Roselawn contends that C.A.R.E.S. was in default of its lease because it had failed to obtain written consent from Roselawn before making alterations to Hope House, and because C.A.R.E.S. had failed to notify Roslawn in writing 90 days before the October 2005 renewal date.
"Because C.A.R.E.S. has chosen not to renew its leasesÂ or sign a new lease, C.A.R.E.S. of its own accord causedÂ C.A.R.E.S.' residentsÂ to move out of the property shortly before Dec. 31, 2005," writes Ashworth. "C.A.R.E.S., however, continues to maintain its administrative offices inÂ Roselawn'sÂ building without benefit of a lease. Although Roselawn is willing to continue leasing the property to C.A.R.E.S. without a change in the rent, and has offered to do so on numerous occasions, Roselawn cannot allow C.A.R.E.S. to maintain its office in the property without a lease."
But the ability to collect higher rent has clearly crossed the mind of Roselawn. In a Sept. 20, 2005 letter to C.A.R.E.S., Roselawn attorney Hank Perret wrote, "At the outset, we should note a few of the many reasons why Roselawn should avoid continuing to lease to Acadiana C.A.R.E.S. once the leases expire next month. First, there is the significant financial cost. The Lafayette market has drastically changed since Acadiana C.A.R.E.S. elected not to renew its lease. Demand exists at premium prices. Acadiana C.A.R.E.S. has enjoyed rentals at a fraction of pre-Katrina market prices."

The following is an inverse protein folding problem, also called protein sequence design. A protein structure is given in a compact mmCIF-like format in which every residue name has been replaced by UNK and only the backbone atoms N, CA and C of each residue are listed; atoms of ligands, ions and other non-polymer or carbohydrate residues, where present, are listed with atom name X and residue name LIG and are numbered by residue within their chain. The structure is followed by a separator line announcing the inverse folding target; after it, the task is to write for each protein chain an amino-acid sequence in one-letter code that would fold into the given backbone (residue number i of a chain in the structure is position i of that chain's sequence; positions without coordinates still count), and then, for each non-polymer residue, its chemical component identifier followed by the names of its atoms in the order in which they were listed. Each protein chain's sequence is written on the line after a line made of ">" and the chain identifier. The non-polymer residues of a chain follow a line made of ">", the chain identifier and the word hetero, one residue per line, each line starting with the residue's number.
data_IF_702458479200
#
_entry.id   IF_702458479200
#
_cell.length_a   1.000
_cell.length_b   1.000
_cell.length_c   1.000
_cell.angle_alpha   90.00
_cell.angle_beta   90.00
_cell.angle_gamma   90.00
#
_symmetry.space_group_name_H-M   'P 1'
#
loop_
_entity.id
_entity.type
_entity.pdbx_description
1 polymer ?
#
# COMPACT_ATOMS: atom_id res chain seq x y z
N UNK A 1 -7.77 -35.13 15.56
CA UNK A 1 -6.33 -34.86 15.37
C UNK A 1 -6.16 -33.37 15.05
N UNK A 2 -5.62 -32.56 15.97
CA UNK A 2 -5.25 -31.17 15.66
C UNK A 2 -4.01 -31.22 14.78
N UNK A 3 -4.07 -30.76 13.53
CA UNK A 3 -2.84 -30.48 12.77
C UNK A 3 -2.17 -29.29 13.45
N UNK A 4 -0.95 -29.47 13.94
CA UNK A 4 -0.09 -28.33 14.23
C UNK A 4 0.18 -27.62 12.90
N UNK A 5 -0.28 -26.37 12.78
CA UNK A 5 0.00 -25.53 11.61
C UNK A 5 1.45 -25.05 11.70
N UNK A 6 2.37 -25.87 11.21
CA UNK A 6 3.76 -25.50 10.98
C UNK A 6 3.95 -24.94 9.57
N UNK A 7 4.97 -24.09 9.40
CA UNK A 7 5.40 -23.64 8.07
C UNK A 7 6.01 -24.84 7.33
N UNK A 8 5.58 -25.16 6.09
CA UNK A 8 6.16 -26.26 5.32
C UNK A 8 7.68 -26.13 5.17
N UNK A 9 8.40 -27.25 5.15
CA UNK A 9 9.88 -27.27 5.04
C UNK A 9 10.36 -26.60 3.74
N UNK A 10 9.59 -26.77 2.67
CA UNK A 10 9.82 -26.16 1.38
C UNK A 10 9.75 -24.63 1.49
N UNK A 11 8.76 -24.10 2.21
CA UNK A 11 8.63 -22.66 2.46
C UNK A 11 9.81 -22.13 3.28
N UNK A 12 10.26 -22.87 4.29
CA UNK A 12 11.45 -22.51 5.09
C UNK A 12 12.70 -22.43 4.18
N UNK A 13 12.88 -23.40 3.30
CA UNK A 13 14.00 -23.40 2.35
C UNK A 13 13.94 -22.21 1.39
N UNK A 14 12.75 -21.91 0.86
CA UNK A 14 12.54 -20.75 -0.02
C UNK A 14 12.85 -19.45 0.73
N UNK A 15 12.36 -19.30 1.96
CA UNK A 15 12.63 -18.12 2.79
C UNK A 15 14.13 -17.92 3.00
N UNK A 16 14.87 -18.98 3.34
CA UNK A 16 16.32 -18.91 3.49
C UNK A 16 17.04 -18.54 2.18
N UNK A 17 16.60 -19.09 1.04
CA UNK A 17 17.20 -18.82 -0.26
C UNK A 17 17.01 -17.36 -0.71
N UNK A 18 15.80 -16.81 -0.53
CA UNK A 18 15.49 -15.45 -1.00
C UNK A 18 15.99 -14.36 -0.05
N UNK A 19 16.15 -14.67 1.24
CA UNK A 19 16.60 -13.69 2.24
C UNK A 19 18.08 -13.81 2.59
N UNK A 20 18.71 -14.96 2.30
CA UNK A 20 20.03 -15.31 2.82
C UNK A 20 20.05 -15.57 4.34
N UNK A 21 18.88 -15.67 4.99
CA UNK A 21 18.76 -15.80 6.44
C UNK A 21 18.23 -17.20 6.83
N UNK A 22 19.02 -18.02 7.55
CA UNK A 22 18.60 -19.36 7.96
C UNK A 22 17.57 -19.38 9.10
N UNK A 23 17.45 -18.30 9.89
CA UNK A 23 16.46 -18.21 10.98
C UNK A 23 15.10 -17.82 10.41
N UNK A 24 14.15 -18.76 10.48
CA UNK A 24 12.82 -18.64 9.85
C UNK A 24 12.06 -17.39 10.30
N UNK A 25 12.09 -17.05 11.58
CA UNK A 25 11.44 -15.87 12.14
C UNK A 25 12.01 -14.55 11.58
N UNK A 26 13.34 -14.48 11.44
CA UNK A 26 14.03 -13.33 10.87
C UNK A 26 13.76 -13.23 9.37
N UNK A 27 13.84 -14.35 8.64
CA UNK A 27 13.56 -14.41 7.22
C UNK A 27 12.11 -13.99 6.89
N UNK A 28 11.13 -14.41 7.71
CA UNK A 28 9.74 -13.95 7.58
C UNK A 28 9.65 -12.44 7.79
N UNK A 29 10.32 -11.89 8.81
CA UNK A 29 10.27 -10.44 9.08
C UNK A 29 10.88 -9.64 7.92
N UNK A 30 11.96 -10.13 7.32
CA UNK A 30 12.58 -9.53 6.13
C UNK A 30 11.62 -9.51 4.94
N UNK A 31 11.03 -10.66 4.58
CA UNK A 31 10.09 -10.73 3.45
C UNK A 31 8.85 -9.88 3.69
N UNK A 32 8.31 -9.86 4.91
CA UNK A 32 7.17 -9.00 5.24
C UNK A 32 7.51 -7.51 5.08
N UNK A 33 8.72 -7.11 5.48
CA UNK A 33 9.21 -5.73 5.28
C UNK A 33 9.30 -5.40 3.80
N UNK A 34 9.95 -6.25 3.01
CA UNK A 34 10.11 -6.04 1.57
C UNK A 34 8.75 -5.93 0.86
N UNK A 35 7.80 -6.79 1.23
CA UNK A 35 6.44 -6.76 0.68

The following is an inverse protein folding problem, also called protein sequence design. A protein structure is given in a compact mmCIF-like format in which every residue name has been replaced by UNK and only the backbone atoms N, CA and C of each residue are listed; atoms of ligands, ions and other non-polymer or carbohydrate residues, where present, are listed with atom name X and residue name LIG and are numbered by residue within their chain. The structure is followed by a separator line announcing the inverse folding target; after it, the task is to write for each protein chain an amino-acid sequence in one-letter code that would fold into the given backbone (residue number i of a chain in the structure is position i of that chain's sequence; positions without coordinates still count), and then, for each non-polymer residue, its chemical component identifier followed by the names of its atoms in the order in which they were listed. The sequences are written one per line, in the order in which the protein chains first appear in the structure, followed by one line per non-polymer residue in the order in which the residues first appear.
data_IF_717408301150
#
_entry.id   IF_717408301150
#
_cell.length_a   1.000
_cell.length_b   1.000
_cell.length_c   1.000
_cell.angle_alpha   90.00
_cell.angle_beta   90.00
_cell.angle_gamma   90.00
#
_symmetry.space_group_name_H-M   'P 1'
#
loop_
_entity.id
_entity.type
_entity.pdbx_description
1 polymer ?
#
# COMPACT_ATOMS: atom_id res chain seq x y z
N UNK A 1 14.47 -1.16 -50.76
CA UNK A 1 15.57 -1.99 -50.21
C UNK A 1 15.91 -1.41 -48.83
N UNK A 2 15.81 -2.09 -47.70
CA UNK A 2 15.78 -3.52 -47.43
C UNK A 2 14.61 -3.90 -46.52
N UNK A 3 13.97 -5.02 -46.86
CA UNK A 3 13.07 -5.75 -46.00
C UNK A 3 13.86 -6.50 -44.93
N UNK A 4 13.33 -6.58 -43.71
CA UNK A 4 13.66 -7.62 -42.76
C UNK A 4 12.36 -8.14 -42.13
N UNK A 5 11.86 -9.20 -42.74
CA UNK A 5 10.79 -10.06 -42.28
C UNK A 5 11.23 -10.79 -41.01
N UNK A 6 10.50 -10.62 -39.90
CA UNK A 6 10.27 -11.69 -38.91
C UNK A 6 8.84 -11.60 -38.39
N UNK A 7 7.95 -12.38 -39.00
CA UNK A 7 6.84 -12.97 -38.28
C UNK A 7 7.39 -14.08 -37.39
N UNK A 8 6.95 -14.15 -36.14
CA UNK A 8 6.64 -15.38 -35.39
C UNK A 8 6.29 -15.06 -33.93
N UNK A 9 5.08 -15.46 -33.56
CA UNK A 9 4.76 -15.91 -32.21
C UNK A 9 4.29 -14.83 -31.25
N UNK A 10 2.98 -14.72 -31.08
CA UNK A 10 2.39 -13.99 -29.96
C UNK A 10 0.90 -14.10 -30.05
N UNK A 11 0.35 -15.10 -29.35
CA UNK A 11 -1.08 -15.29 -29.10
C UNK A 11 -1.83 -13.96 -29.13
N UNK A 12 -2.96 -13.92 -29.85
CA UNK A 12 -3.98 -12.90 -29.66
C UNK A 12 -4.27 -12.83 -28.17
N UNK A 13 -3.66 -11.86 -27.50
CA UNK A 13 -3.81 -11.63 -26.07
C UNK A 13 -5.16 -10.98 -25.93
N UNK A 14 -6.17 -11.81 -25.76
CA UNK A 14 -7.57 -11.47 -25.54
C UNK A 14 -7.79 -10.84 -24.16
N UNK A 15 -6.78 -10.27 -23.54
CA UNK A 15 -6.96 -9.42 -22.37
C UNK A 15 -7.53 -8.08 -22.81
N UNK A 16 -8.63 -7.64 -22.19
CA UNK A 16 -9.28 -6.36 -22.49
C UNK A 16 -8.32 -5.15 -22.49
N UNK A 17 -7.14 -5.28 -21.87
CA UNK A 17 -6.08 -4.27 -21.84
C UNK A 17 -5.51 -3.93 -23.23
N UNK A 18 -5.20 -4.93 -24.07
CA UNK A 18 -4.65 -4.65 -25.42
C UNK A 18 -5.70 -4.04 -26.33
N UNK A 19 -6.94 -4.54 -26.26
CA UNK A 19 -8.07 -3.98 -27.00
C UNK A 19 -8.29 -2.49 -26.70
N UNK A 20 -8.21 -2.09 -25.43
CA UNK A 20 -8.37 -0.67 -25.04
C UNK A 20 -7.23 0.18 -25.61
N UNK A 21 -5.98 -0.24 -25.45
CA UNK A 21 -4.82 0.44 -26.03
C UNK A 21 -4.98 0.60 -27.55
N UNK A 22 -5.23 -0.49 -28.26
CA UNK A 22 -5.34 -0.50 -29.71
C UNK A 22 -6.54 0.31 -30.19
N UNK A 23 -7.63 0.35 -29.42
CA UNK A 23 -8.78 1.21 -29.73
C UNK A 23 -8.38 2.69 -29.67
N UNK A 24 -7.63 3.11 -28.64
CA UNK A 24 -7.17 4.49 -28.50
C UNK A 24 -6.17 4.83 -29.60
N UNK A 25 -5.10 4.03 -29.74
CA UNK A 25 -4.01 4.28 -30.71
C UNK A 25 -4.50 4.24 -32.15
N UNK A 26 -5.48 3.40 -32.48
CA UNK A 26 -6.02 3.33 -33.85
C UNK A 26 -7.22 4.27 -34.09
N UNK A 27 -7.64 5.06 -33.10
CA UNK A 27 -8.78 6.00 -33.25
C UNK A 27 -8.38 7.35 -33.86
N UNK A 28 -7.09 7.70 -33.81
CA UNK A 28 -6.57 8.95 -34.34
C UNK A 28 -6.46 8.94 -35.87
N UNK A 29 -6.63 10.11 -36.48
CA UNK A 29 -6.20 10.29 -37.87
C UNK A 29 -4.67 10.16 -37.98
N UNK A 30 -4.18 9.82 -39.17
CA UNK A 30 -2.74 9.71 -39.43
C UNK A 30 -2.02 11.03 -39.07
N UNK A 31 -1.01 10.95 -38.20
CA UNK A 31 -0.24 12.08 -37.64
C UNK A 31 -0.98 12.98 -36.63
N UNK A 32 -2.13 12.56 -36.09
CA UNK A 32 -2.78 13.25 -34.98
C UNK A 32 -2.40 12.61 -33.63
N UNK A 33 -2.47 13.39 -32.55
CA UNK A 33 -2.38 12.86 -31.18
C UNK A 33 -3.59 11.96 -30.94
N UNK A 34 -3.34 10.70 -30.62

Roselawn threatened eviction and wrote a new lease, demanding that C.A.R.E.S. sign it or vacate the building. Kreamer contends that Roselawn is wrong, and that both leases are in effect. "Roselawn says C.A.R.E.S. needs to have a lease. That's incorrect. They do have a lease. What [Roselawn's] claiming ' Claude's failure to give them the 90 day notice ' is a red herring."
The new lease, according to Martin, is so unreasonable that his board won't allow him to sign it. As a result, the agency is primed to go to court to have the old lease upheld. C.A.R.E.S. has posted a link on its Web site, www.acadianacares.com, asking for contributions to its legal defense fund and also posted a copy of what Martin calls the "proposed 'unreasonable' lease" and a settlement proposal from Roselawn.
Ashworth and Roselawn are also citing documents to support their case. "The Rule to Show Cause that was recently filed in the Fifteenth Judicial District Court, docket number 2006-0525, provides a complete explanation of the issues," says Ashworth. "We encourage anyone with an interest in this case to read the filing. We also encourage those with an interest to read the original suit filed by C.A.R.E.S. against Roselawn and Roselawn's response."